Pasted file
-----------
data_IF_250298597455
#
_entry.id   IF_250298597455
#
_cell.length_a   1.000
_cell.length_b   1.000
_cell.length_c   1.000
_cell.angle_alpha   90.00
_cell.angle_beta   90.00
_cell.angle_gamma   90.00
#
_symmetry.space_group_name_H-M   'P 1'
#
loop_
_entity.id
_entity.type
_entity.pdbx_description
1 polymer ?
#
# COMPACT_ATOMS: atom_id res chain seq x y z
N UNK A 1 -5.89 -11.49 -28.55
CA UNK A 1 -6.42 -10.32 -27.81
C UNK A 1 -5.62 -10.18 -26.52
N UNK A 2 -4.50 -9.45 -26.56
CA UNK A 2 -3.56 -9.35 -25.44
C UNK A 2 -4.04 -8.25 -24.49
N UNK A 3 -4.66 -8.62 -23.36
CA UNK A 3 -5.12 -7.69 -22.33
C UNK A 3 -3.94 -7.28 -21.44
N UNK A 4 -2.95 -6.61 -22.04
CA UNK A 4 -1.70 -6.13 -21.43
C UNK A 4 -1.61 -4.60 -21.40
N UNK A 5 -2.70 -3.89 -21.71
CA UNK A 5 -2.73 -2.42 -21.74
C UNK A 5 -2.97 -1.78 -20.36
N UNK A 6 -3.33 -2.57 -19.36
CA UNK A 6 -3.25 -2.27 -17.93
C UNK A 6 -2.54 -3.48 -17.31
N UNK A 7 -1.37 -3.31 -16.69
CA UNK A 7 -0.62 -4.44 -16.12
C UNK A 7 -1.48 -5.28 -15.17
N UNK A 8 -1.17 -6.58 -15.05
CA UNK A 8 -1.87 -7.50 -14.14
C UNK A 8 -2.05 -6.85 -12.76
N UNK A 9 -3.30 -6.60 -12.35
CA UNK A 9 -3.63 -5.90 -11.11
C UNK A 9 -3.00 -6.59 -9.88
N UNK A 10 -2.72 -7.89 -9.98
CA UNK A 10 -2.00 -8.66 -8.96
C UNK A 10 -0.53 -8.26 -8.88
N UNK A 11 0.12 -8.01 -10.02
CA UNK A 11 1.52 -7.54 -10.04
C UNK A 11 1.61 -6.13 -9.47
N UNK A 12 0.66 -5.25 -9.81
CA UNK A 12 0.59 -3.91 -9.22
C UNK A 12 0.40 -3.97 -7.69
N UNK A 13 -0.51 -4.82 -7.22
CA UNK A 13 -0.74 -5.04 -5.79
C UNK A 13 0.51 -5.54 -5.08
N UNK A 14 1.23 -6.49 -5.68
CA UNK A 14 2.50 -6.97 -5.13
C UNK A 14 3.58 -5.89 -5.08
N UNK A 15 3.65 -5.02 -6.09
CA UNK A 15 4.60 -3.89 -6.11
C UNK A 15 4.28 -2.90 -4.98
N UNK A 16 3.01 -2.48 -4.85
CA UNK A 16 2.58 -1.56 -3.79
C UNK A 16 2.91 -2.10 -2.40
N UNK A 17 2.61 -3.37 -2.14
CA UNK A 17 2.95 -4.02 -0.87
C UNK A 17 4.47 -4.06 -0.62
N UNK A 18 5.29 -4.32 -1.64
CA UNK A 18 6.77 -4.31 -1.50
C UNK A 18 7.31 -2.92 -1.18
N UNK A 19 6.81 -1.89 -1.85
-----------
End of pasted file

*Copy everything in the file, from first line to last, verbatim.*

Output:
data_IF_250298597455
#
_entry.id   IF_250298597455
#
_cell.length_a   1.000
_cell.length_b   1.000
_cell.length_c   1.000
_cell.angle_alpha   90.00
_cell.angle_beta   90.00
_cell.angle_gamma   90.00
#
_symmetry.space_group_name_H-M   'P 1'
#
loop_
_entity.id
_entity.type
_entity.pdbx_description
1 polymer ?
#
# COMPACT_ATOMS: atom_id res chain seq x y z
N UNK A 1 -5.89 -11.49 -28.55
CA UNK A 1 -6.42 -10.32 -27.81
C UNK A 1 -5.62 -10.18 -26.52
N UNK A 2 -4.50 -9.45 -26.56
CA UNK A 2 -3.56 -9.35 -25.44
C UNK A 2 -4.04 -8.25 -24.49
N UNK A 3 -4.66 -8.62 -23.36
CA UNK A 3 -5.12 -7.69 -22.33
C UNK A 3 -3.94 -7.28 -21.44
N UNK A 4 -2.95 -6.61 -22.04
CA UNK A 4 -1.70 -6.13 -21.43
C UNK A 4 -1.61 -4.60 -21.40
N UNK A 5 -2.70 -3.89 -21.71
CA UNK A 5 -2.73 -2.42 -21.74
C UNK A 5 -2.97 -1.78 -20.36
N UNK A 6 -3.33 -2.57 -19.36
CA UNK A 6 -3.25 -2.27 -17.93
C UNK A 6 -2.54 -3.48 -17.31
N UNK A 7 -1.37 -3.31 -16.69
CA UNK A 7 -0.62 -4.44 -16.12
C UNK A 7 -1.48 -5.28 -15.17
N UNK A 8 -1.17 -6.58 -15.05
CA UNK A 8 -1.87 -7.50 -14.14
C UNK A 8 -2.05 -6.85 -12.76
N UNK A 9 -3.30 -6.60 -12.35
CA UNK A 9 -3.63 -5.90 -11.11
C UNK A 9 -3.00 -6.59 -9.88
N UNK A 10 -2.72 -7.89 -9.98
CA UNK A 10 -2.00 -8.66 -8.96
C UNK A 10 -0.53 -8.26 -8.88
N UNK A 11 0.12 -8.01 -10.02
CA UNK A 11 1.52 -7.54 -10.04
C UNK A 11 1.61 -6.13 -9.47
N UNK A 12 0.66 -5.25 -9.81
CA UNK A 12 0.59 -3.91 -9.22
C UNK A 12 0.40 -3.97 -7.69
N UNK A 13 -0.51 -4.82 -7.22
CA UNK A 13 -0.74 -5.04 -5.79
C UNK A 13 0.51 -5.54 -5.08
N UNK A 14 1.23 -6.49 -5.68
CA UNK A 14 2.50 -6.97 -5.13
C UNK A 14 3.58 -5.89 -5.08
N UNK A 15 3.65 -5.02 -6.09
CA UNK A 15 4.60 -3.89 -6.11
C UNK A 15 4.28 -2.90 -4.98
N UNK A 16 3.01 -2.48 -4.85
CA UNK A 16 2.58 -1.56 -3.79
C UNK A 16 2.91 -2.10 -2.40
N UNK A 17 2.61 -3.37 -2.14
CA UNK A 17 2.95 -4.02 -0.87
C UNK A 17 4.47 -4.06 -0.62
N UNK A 18 5.29 -4.32 -1.64
CA UNK A 18 6.77 -4.31 -1.50
C UNK A 18 7.31 -2.92 -1.18
N UNK A 19 6.81 -1.89 -1.85